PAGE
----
Re: ... and daytime polar alignment

Tyrel Smith

I guess I just don’t understand the need for a level, and especially the need for a level each time you tear down/set up, when some very simple indices on the mount make life so simple. Placing a flat-bottomed level on a round counterweight shaft is not that accurate. One with a v-bottom or groove of some sort, mabye more so. I’m more intrigued by this need for an extreme level of accuracy setting up your park position with a level, when all that effort is seemingly nullified when you do your first goto and recal (of if you are imaging, your first plate solve/sync). If you do a goto and recal, then send the mount to your preferred park position, it should then be in the most accurate representation of that park position, regardless of how well you leveled the counterweight shaft when you set up your preferred park position. My understanding is that the only thing accomplished by a precise predetermination of your park position is the accuracy of the very first goto command. Do I have a misunderstanding of how the mount behaves. I’d like to be corrected if that is the case. I could have some previous mount logic creeping in.

Having some indices on your axis has the benefit of being able to unlock the clutches and then being able to relatively accurately (the width of a pencil mark) put the mount back in the park position without a trip to the toolbox.

Seriously, I have never once put a level on my Mach1 counterweight shaft. I did one platesolve/sync, sent the mount to park 3, put a piece of tape across the two axis with a pen mark, cut the tape with a razor, and moved on. At the end of my imaging sessions when I send the mount back to park 3 it lines the pen lines up every time. I either unpark from last position, or line up the marks and unpark from park 3. If I am missing something, someone please let me know. I’m always looking for ways to improve my setup. If using the level is zen/ritualistic thing for some folks, thats ok by me. There is no judgement in this dojo!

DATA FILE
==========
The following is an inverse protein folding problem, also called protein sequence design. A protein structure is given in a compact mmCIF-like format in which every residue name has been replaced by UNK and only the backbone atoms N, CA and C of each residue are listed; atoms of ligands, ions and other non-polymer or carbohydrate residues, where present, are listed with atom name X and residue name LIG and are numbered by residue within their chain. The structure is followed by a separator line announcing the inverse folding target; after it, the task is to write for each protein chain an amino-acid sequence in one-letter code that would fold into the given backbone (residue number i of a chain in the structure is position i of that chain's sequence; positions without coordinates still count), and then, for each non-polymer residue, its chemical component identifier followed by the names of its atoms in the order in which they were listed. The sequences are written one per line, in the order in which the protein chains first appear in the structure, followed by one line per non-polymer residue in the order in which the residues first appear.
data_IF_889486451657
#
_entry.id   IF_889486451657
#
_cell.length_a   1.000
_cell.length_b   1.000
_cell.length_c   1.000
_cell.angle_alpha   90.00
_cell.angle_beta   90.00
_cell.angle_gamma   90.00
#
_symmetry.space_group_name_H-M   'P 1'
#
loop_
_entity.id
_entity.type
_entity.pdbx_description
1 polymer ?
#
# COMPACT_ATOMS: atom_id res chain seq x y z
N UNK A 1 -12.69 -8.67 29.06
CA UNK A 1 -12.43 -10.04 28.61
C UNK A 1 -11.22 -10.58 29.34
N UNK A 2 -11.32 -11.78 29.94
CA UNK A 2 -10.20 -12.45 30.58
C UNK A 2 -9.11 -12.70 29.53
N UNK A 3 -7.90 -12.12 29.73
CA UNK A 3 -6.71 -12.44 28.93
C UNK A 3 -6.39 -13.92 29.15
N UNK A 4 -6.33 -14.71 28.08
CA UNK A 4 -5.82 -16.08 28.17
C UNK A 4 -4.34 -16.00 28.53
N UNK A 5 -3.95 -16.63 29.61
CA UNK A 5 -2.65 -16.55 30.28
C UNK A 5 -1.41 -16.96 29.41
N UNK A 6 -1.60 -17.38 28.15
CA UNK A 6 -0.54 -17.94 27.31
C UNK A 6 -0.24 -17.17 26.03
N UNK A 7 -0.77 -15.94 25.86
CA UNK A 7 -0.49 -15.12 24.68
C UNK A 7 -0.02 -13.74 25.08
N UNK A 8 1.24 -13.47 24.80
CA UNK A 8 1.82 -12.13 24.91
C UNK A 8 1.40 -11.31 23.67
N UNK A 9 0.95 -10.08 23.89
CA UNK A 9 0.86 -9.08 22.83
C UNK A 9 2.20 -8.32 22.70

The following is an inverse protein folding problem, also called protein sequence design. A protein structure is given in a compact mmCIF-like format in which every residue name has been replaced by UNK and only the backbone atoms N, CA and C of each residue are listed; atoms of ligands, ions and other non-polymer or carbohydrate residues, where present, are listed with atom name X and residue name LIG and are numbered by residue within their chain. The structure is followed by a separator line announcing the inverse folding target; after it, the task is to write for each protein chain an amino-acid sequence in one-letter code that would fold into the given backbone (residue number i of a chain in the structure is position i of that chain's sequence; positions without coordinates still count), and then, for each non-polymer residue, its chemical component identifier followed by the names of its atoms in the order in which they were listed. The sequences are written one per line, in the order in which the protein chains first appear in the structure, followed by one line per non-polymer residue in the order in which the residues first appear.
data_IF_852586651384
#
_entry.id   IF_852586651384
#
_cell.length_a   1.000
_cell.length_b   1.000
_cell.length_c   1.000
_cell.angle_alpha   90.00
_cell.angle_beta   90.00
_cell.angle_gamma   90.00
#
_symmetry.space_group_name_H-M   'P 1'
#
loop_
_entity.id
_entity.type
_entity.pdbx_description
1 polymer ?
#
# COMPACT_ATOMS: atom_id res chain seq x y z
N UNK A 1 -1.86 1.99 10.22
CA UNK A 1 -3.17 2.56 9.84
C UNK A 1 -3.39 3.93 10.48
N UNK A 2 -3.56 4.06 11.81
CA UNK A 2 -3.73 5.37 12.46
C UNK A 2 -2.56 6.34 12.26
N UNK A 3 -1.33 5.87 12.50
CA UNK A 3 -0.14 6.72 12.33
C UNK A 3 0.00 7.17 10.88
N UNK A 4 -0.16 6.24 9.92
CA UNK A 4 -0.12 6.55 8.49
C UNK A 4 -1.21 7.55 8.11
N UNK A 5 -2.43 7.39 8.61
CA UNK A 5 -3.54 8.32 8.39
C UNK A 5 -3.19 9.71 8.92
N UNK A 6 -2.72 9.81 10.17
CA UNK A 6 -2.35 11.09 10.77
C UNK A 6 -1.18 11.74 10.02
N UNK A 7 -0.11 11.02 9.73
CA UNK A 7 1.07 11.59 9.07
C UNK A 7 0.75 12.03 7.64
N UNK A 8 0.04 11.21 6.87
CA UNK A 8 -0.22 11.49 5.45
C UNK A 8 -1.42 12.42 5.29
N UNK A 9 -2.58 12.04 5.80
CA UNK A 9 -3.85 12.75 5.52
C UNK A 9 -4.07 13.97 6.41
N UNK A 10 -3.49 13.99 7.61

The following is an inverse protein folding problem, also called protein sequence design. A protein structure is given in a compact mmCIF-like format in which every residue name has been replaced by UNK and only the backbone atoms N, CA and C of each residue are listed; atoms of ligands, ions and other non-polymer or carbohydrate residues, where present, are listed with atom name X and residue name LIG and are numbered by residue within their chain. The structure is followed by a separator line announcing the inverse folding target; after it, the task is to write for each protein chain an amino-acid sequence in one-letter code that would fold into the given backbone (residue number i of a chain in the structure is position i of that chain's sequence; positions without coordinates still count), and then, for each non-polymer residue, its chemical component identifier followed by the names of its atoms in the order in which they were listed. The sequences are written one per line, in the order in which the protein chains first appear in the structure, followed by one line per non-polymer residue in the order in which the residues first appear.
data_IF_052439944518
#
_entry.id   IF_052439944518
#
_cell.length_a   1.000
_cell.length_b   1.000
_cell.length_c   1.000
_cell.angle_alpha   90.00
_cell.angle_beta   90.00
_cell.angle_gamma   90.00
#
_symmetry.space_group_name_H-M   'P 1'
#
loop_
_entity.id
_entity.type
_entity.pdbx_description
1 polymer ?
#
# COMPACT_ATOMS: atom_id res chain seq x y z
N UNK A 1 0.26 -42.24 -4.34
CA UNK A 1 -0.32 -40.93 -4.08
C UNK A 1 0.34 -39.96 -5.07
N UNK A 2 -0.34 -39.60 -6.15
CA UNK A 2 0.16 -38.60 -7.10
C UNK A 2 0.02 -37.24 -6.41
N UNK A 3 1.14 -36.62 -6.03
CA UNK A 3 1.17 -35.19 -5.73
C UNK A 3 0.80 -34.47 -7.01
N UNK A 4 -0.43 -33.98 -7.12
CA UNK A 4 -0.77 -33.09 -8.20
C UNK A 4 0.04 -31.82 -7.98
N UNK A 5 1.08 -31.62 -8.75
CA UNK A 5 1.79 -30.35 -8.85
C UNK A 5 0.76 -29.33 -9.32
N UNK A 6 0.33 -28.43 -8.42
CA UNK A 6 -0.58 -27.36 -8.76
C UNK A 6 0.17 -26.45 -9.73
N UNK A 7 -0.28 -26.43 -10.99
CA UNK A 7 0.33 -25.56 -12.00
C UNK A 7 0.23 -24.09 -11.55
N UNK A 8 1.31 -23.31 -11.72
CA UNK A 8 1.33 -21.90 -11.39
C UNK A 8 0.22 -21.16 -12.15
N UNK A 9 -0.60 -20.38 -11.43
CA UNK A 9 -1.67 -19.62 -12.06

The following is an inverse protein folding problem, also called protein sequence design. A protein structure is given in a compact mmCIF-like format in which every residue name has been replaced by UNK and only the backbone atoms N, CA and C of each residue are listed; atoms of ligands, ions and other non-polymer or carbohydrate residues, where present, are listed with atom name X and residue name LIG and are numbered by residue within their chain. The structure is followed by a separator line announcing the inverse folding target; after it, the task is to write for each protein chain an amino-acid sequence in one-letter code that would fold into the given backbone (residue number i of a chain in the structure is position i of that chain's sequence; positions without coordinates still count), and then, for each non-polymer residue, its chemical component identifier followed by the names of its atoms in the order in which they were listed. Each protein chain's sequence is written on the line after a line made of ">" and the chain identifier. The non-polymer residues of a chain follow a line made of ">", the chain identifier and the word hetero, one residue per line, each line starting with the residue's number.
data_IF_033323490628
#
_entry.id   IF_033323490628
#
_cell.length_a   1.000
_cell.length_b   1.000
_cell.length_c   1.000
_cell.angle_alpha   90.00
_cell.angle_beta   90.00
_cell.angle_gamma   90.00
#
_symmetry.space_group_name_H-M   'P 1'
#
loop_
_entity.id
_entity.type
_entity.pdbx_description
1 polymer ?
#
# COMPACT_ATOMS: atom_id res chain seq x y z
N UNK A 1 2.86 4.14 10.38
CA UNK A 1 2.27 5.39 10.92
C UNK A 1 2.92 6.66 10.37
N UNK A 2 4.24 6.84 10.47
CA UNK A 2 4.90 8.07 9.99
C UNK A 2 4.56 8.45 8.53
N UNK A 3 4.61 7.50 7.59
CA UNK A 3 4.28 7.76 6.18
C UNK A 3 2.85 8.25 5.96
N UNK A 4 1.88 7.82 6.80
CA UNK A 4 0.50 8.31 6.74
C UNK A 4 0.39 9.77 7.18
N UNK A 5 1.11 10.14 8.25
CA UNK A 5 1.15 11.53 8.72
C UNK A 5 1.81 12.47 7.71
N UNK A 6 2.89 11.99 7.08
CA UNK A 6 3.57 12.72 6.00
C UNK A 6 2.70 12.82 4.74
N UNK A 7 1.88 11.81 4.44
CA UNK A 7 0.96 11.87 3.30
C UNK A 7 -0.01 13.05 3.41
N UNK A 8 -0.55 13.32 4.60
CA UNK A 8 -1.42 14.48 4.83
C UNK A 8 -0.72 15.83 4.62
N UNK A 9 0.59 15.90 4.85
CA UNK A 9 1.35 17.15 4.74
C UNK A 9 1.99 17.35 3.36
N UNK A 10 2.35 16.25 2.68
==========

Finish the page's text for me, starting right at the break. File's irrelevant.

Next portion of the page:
On Apr 21, 2019, at 13:16, 'Joseph Zeglinski' J.Zeglinski@... [ap-gto] <ap-gto@...> wrote:

    Have a look at my DYI Bubble Level in this group’s FILES section – Because the bubble’s travel is a “foot long”, it is far more precise than my STARRETT.  The “pipette” is already marked out with fine millimetre divisions by design, since it is already precisely marked for measuring “millilitres” in the lab. That’s “lab accuracy” as good as for a machinist’s use.
    It also cost me about $2 (for a used pipette – they are disposable, easier to find), compared to a Starrett costing over a hundred (?) dollars, and is far easier to read a large bubble on a long path. Because it has so much more fluid, the bubble starts to travel at just a hare’s breath of a tilt, compared to the smaller tube in a machinist’s level. Besides, the pipette is Plexiglas, or tempered glass, (lab use safety concern), so it won’t break when dropped or banged in travel,  as my old STARRETT glass tube did.
    you can fill the pipette bubble level with turpentine, radiator cold weather antifreeze, or with (coloured) winter windshield wiper fluid, for outdoor cold temperature use. You can even add an LED lighting to the tube top or ends for easier night use.
    See PDF article  and photos:   DIY BUBBLE LEVEL TOOL.pdf  ( ASTROJAZ - Jan 31, 2016)
Joe Z.

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